The team touches on pertinent studies in microfluidic platforms, droplet generation, droplet library creation, probing droplet contents, assays (ligand-binding, PCR-based, proteomics) and chip operations (cell-free protein synthesis, 3D cell culture, organisms), while acknowledging much work remains to be done to bring experimental approaches to market.
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Donald E. Ingber: Aha Moment Defines Career
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The SLAS2015 keynote speaker from Harvard University describes himself as a visual person, who loves art, form and pattern.

Learn of Ingber's aha moment when he tied the shape of a tensegrity sculpture by Kenneth Snelson shown in an undergraduate sculpture class to the work he was doing in the laboratory to culture cells.

"That was the starting point for the rest of my life in science," Ingber states in the Discovery Channel Curiosity series video clip, How Do Art and Architecture Influence Biology. "I felt I had seen something that no one ever had seen."
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Building New Drugs Just Got Easier
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Scientists at The Scripps Research Institute have developed a method for modifying organic molecules that significantly expands the possibilities for developing new pharmaceuticals and improving old ones. "This is a technology that can be applied directly to many medicinally relevant compounds," said Jin-Quan Yu, a professor in TSRI's Department of Chemistry and the senior author of the new report, which appears in Nature. More

Europe Faces Up to Big Pharma Over Clinical Data
New Scientist    Share    Share on FacebookTwitterShare on LinkedinE-mail article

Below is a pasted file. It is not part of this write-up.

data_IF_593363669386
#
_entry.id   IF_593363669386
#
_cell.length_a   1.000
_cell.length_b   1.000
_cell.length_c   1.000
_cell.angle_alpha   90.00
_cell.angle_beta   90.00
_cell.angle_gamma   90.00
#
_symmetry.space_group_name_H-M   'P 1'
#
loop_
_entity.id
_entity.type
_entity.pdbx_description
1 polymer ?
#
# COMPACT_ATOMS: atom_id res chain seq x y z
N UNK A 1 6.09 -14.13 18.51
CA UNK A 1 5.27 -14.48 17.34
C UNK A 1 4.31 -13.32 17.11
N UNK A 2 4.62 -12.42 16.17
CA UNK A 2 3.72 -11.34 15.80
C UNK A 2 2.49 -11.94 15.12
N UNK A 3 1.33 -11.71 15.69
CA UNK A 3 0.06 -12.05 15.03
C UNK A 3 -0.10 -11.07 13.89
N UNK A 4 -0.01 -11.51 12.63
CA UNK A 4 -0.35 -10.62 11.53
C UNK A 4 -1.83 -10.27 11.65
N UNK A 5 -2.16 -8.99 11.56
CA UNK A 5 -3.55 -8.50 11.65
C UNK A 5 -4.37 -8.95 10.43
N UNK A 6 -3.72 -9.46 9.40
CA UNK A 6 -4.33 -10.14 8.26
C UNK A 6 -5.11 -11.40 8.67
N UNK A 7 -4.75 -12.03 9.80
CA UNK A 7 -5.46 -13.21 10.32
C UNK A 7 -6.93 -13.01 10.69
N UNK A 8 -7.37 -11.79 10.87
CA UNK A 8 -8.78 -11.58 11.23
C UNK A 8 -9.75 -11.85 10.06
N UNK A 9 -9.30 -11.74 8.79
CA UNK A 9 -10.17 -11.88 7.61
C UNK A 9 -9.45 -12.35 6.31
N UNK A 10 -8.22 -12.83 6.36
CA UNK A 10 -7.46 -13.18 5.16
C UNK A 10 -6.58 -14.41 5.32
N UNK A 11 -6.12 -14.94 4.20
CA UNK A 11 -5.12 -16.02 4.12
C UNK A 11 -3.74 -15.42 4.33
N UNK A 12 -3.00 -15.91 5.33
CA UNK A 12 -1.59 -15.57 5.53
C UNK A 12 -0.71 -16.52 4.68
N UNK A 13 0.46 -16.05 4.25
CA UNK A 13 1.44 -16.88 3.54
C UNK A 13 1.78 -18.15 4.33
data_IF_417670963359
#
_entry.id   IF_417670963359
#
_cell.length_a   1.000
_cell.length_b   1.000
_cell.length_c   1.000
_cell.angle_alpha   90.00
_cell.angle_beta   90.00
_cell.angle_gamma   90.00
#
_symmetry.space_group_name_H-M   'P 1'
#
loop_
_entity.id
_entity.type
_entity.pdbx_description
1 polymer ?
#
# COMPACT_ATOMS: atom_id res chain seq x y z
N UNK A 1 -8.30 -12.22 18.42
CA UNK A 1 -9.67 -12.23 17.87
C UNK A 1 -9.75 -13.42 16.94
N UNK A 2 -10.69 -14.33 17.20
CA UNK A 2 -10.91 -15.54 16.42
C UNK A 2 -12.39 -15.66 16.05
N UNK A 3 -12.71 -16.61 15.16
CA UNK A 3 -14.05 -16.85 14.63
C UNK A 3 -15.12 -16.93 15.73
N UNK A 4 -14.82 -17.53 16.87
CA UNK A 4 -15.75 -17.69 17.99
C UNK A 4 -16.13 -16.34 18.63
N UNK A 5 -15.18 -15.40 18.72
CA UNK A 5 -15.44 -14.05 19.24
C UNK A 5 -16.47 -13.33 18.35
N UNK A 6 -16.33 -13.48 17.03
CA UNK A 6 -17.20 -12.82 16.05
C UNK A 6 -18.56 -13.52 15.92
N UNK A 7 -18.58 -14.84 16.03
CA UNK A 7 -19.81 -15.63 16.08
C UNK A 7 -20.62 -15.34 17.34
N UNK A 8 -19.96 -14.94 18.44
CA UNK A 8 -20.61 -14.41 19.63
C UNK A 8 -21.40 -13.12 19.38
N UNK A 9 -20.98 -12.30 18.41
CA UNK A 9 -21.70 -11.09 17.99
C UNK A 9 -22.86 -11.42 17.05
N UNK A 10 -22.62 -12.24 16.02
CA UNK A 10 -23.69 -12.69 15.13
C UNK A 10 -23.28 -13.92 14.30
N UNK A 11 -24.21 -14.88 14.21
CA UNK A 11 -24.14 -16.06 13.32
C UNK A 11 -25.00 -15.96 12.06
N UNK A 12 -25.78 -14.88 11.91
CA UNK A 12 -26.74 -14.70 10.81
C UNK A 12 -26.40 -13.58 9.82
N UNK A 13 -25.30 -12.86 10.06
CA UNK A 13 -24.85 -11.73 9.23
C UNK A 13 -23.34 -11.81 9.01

Next week could see a major step forward in the battle to pass laws compelling drug companies to release all the data from their clinical drugs trials. On March 12, the European Parliament is expected to finalize and give formal approval to much amended draft legislation, with a full vote taking place at the beginning of April. But even as members deliberate, pharmaceutical companies will be fighting back. More

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'Acid Bath' Stem Cell Developments Rapidly Accumulate
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Amid plagiarism claims, the Riken Institute's Haruko Obokata reportedly told a Waseda University professor she plans to withdraw her 2011 thesis, a Waseda spokesperson told Bioscience Technology. Why this matters: days earlier, a global press conference delivered the news that four of 14 co-authors on two controversial Obokata "acid bath" papers — along with the coauthors' boss — wanted the papers retracted mid-investigation. More

China Bans Genetic Testing
Genetic Engineering & Biotechnology News    Share    Share on FacebookTwitterShare on LinkedinE-mail article
For nearly a half-century, interrupted only by the Cultural Revolution, China promoted the growth of genetic testing to prevent and address birth defects through state-run hospitals, as well as charities and increasingly in recent years, private enterprises. Then last month, China reversed course. The China Food and Drug Administration posted a new regulation that immediately banned genetic testing — even for previously approved services. More